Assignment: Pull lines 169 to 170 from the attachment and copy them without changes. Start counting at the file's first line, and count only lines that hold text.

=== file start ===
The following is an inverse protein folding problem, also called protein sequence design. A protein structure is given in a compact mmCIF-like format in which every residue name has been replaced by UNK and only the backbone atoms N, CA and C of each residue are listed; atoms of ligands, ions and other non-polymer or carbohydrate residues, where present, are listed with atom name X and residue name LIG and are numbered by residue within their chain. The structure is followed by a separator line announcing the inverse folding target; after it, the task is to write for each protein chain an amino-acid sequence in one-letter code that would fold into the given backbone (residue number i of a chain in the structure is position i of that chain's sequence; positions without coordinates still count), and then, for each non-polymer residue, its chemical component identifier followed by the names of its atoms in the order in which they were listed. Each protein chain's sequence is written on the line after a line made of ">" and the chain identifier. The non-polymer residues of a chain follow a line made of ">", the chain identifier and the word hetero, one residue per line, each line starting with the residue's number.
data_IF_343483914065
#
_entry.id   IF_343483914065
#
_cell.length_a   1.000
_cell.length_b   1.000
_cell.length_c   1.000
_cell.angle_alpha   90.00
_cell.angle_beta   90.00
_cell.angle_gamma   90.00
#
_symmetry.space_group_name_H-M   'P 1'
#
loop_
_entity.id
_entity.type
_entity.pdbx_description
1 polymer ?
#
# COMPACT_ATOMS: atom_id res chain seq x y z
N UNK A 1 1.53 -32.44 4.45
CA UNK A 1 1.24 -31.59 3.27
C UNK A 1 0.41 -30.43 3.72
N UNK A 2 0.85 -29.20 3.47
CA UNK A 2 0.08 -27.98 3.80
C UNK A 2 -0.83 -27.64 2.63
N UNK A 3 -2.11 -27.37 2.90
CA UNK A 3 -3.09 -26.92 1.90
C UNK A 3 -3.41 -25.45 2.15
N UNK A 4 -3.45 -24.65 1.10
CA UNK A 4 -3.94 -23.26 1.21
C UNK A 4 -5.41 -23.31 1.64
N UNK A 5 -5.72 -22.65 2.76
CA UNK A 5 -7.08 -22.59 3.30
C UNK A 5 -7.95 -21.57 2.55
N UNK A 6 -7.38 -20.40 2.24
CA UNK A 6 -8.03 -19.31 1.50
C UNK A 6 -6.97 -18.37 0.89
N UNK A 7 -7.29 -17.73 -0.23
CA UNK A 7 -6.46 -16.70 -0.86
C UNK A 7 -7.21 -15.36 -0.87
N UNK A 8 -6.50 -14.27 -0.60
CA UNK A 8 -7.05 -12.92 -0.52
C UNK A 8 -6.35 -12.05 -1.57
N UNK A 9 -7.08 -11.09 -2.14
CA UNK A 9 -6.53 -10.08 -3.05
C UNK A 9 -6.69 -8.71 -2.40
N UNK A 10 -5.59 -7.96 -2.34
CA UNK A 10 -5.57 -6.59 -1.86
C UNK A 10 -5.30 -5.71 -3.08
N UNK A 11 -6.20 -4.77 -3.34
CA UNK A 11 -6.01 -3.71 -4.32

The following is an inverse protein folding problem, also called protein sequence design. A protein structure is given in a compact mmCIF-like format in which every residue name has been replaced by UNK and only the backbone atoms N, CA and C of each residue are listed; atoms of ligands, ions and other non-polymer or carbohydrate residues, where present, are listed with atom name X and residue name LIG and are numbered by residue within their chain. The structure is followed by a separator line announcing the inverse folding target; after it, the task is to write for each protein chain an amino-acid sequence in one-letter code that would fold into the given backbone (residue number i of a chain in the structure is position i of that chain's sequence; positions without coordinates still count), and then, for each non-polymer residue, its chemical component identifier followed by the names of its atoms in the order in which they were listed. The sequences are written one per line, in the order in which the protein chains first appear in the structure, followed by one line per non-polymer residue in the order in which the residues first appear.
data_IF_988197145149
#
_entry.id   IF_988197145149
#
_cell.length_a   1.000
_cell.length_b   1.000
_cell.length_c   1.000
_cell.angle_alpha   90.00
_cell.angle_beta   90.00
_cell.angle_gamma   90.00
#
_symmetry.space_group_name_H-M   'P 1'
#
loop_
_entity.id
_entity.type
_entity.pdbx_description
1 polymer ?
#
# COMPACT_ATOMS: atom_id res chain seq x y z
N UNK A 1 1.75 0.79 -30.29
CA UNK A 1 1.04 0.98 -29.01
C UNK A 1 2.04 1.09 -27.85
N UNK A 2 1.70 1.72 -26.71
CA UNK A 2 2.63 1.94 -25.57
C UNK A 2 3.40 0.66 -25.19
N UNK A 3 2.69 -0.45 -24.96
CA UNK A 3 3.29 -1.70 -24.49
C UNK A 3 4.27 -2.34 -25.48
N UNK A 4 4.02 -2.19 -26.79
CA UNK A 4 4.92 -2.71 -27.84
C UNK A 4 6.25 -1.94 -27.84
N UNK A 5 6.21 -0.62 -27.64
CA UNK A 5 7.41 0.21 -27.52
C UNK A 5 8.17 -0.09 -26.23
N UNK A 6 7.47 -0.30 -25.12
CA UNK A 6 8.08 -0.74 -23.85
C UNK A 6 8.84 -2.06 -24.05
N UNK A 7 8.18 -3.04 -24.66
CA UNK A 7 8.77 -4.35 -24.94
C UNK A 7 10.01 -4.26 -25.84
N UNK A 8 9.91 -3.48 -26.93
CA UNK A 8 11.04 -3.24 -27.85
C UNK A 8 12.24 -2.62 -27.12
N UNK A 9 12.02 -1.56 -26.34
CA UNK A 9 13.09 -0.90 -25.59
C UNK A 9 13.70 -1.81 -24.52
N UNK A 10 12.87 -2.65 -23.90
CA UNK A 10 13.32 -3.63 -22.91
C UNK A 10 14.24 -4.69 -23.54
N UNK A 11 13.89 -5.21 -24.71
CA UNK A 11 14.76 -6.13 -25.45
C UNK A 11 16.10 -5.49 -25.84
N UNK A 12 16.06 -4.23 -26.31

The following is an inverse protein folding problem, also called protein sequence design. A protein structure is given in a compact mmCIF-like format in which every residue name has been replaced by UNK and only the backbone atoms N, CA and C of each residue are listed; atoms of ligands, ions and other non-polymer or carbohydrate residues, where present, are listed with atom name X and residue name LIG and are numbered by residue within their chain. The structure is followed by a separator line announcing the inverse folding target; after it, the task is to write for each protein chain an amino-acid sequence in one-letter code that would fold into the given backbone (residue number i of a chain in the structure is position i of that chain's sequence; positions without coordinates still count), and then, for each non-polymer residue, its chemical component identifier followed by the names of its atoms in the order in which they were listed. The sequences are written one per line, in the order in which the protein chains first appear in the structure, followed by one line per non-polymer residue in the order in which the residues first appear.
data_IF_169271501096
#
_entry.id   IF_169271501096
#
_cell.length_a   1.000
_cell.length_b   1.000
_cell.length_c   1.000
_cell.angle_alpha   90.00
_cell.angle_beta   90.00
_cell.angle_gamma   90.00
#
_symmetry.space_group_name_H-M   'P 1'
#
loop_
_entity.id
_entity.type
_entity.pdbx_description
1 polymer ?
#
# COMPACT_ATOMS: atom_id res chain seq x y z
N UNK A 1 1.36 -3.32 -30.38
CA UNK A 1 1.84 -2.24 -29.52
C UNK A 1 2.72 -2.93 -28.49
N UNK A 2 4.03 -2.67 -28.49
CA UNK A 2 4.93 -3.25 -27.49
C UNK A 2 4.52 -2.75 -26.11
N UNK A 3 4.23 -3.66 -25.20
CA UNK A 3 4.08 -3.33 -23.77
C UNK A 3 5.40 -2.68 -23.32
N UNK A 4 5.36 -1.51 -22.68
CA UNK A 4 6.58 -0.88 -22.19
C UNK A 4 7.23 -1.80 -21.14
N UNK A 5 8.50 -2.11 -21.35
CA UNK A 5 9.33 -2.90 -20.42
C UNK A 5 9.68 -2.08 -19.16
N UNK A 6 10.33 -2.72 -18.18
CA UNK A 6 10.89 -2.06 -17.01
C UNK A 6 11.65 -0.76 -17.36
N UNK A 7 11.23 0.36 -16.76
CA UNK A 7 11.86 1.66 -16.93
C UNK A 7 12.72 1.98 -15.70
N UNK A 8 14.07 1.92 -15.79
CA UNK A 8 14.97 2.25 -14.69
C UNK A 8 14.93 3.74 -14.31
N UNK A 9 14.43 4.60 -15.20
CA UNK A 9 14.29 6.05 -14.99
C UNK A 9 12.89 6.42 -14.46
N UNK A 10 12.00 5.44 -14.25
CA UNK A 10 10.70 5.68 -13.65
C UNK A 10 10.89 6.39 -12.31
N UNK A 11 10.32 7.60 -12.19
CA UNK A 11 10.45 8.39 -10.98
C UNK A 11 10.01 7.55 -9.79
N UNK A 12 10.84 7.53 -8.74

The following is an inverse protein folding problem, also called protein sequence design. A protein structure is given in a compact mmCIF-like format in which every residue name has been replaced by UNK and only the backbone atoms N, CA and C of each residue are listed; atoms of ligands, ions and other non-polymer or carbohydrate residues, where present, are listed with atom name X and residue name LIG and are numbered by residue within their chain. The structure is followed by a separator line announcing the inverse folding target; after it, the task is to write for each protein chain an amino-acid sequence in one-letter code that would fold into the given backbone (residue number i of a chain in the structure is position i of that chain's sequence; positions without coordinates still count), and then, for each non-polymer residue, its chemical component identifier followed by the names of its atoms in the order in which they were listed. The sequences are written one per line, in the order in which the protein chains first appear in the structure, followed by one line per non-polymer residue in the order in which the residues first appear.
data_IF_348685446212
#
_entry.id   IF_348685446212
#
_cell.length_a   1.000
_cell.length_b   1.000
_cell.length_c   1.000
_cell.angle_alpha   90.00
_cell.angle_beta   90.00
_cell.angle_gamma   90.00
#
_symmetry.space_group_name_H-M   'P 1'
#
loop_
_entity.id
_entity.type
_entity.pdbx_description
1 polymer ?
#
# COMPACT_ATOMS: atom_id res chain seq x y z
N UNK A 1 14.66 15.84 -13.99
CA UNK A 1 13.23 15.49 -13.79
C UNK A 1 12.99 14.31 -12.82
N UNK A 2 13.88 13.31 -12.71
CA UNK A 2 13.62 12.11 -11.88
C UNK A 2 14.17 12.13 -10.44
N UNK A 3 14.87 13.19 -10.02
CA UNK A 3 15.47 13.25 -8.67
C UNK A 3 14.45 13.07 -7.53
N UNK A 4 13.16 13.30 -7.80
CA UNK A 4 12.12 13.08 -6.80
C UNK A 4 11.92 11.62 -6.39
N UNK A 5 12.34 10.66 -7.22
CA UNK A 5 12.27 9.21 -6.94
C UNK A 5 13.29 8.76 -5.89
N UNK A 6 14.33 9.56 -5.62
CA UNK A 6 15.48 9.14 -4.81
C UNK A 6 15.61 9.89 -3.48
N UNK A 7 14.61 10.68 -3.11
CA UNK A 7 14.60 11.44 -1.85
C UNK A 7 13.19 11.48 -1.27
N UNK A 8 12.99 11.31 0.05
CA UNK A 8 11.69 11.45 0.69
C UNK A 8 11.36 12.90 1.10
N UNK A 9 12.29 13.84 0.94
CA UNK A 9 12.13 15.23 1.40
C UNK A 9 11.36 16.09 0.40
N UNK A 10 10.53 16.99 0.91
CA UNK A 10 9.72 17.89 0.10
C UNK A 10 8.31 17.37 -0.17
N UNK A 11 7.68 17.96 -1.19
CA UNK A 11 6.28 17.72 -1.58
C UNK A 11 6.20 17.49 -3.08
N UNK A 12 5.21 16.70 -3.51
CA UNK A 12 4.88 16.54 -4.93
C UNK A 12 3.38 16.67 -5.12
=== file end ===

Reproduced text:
_cell.length_a   1.000
_cell.length_b   1.000